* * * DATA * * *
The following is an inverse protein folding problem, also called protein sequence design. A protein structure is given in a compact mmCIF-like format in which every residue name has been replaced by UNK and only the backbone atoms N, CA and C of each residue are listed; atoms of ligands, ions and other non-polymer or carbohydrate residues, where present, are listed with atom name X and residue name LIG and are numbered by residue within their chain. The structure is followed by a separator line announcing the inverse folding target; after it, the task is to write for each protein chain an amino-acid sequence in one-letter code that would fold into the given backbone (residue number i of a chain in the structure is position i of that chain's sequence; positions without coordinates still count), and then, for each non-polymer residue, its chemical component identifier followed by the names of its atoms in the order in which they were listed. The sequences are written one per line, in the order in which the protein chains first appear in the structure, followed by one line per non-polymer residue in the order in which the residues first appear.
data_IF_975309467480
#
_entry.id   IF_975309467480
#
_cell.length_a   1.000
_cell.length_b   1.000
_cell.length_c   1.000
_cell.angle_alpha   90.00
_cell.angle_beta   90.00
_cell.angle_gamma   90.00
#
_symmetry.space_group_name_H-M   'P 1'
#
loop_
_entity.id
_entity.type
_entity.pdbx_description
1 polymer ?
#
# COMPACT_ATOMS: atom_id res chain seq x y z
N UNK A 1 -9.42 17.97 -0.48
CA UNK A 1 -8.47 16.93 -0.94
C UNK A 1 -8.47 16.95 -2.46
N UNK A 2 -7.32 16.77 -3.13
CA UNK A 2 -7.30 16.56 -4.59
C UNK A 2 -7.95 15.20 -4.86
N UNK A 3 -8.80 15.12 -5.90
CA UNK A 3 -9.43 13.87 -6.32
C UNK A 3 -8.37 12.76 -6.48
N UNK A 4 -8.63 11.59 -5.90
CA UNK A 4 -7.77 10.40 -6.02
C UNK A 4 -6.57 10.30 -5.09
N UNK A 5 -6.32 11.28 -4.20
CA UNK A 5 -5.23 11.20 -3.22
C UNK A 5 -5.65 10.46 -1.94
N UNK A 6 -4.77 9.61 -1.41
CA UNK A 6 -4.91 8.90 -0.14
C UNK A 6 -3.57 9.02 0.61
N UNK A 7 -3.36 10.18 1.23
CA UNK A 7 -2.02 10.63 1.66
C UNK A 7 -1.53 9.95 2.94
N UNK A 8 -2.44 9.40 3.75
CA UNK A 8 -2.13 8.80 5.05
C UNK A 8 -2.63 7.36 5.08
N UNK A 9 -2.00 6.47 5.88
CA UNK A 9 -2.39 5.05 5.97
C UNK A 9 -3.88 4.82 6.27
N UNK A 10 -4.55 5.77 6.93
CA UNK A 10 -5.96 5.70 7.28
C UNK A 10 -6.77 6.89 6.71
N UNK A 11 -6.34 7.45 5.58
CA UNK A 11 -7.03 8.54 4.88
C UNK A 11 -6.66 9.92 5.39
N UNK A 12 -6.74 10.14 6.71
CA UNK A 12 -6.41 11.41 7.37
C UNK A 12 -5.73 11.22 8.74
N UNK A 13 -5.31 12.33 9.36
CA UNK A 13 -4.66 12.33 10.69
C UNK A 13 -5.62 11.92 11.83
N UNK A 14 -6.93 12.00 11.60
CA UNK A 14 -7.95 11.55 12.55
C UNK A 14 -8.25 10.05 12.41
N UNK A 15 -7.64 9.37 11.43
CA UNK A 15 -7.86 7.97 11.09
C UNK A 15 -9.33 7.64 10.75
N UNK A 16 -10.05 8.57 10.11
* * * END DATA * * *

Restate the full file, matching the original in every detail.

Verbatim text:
The following is an inverse protein folding problem, also called protein sequence design. A protein structure is given in a compact mmCIF-like format in which every residue name has been replaced by UNK and only the backbone atoms N, CA and C of each residue are listed; atoms of ligands, ions and other non-polymer or carbohydrate residues, where present, are listed with atom name X and residue name LIG and are numbered by residue within their chain. The structure is followed by a separator line announcing the inverse folding target; after it, the task is to write for each protein chain an amino-acid sequence in one-letter code that would fold into the given backbone (residue number i of a chain in the structure is position i of that chain's sequence; positions without coordinates still count), and then, for each non-polymer residue, its chemical component identifier followed by the names of its atoms in the order in which they were listed. The sequences are written one per line, in the order in which the protein chains first appear in the structure, followed by one line per non-polymer residue in the order in which the residues first appear.
data_IF_975309467480
#
_entry.id   IF_975309467480
#
_cell.length_a   1.000
_cell.length_b   1.000
_cell.length_c   1.000
_cell.angle_alpha   90.00
_cell.angle_beta   90.00
_cell.angle_gamma   90.00
#
_symmetry.space_group_name_H-M   'P 1'
#
loop_
_entity.id
_entity.type
_entity.pdbx_description
1 polymer ?
#
# COMPACT_ATOMS: atom_id res chain seq x y z
N UNK A 1 -9.42 17.97 -0.48
CA UNK A 1 -8.47 16.93 -0.94
C UNK A 1 -8.47 16.95 -2.46
N UNK A 2 -7.32 16.77 -3.13
CA UNK A 2 -7.30 16.56 -4.59
C UNK A 2 -7.95 15.20 -4.86
N UNK A 3 -8.80 15.12 -5.90
CA UNK A 3 -9.43 13.87 -6.32
C UNK A 3 -8.37 12.76 -6.48
N UNK A 4 -8.63 11.59 -5.90
CA UNK A 4 -7.77 10.40 -6.02
C UNK A 4 -6.57 10.30 -5.09
N UNK A 5 -6.32 11.28 -4.20
CA UNK A 5 -5.23 11.20 -3.22
C UNK A 5 -5.65 10.46 -1.94
N UNK A 6 -4.77 9.61 -1.41
CA UNK A 6 -4.91 8.90 -0.14
C UNK A 6 -3.57 9.02 0.61
N UNK A 7 -3.36 10.18 1.23
CA UNK A 7 -2.02 10.63 1.66
C UNK A 7 -1.53 9.95 2.94
N UNK A 8 -2.44 9.40 3.75
CA UNK A 8 -2.13 8.80 5.05
C UNK A 8 -2.63 7.36 5.08
N UNK A 9 -2.00 6.47 5.88
CA UNK A 9 -2.39 5.05 5.97
C UNK A 9 -3.88 4.82 6.27
N UNK A 10 -4.55 5.77 6.93
CA UNK A 10 -5.96 5.70 7.28
C UNK A 10 -6.77 6.89 6.71
N UNK A 11 -6.34 7.45 5.58
CA UNK A 11 -7.03 8.54 4.88
C UNK A 11 -6.66 9.92 5.39
N UNK A 12 -6.74 10.14 6.71
CA UNK A 12 -6.41 11.41 7.37
C UNK A 12 -5.73 11.22 8.74
N UNK A 13 -5.31 12.33 9.36
CA UNK A 13 -4.66 12.33 10.69
C UNK A 13 -5.62 11.92 11.83
N UNK A 14 -6.93 12.00 11.60
CA UNK A 14 -7.95 11.55 12.55
C UNK A 14 -8.25 10.05 12.41
N UNK A 15 -7.64 9.37 11.43
CA UNK A 15 -7.86 7.97 11.09
C UNK A 15 -9.33 7.64 10.75
N UNK A 16 -10.05 8.57 10.11